After 12/7/2011, this blog will no longer be updated, although content will remain. Please visit my new blog at Hidden Latitudes.

Thursday, September 17, 2009

Facts in fiction

Facts can help evoke emotion, especially those that transmit texture, tonality, and sensual detail. But facts can't drive a piece. Research, no matter how compelling, may give me the bones of a fiction, but never the breath and the blood. It's a wonderful, sometimes immensely useful tool that helps give me something to write about. But without the transforming force of the imagination, the result is only information.
In 1936, when a different war was looming on the horizon, Walter Benjamin wrote this:
  • Every morning brings us news of the globe and yet we are poor in noteworthy stories. This is because no event any longer comes to us without already being shot through with explanation. In other words, by now almost nothing that happens benefits storytelling; almost everything benefits information. Actually, it is half the art of storytelling to keep the story free from explanation as one reproduces it... The value of information does not survive the moment in which it was new. It lives only at that moment; it has to surrender to it completely and explain itself to it without losing any time.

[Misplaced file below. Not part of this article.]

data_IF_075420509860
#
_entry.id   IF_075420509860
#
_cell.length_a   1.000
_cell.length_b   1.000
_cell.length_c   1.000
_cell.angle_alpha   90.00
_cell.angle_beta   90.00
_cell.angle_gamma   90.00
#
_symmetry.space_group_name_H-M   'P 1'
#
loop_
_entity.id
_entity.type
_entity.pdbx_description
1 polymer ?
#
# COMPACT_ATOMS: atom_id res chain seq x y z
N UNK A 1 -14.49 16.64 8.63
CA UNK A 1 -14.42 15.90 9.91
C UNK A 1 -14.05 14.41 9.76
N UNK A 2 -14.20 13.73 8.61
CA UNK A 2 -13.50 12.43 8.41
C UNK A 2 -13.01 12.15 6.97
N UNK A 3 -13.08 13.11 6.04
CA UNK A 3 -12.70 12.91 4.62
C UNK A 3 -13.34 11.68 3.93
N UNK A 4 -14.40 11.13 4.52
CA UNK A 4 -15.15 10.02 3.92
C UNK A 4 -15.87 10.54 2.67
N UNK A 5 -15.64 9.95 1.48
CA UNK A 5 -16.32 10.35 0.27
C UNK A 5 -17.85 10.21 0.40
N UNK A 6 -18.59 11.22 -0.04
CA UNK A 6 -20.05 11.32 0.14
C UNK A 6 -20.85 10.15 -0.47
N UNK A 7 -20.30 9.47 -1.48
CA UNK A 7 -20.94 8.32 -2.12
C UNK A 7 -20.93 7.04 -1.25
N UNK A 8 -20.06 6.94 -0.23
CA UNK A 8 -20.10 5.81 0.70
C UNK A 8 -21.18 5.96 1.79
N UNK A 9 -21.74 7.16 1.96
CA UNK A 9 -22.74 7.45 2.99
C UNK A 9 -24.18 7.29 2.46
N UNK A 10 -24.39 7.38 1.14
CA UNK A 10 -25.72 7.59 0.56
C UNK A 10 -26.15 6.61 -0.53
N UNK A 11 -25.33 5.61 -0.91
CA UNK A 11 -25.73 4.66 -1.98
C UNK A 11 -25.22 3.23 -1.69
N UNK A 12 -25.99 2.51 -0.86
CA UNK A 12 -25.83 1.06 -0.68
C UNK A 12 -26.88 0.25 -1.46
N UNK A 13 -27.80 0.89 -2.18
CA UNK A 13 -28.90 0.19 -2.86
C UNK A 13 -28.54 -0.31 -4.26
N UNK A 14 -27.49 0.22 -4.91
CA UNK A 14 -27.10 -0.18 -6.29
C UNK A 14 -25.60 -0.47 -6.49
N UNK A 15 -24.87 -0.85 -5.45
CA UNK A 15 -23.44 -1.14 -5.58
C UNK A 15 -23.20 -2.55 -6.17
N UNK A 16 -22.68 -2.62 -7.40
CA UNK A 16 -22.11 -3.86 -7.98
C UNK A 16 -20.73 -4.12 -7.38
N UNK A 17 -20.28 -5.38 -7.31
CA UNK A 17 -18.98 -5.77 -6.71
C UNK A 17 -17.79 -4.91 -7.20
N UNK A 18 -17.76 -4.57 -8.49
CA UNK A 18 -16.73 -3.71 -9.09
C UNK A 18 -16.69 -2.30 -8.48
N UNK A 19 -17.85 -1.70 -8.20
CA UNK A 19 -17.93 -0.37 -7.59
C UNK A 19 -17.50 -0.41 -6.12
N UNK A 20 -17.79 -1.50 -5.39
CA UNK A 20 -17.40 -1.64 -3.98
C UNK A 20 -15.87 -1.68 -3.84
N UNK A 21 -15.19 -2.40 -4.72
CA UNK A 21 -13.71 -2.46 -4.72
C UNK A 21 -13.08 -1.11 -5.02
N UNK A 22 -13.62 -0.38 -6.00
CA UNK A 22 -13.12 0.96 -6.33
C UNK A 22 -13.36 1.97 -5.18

Slowly I began to relearn something I’d once grasped but had lost sight of: that emotion -- that central element of fiction -- derives not from information or explanation, nor from a logical arrangement of facts, but specifically from powerful images and from the qualities of language: diction, rhythm, former, structure, association, a metaphor. And sometimes I also had glimmers of another thing I'd once known: how effectively information can be used to wall off emotion. — Andrea Barrett, from the essay The Sea of Information, in The Best American Essays 2005 (The Best American Series)

No comments: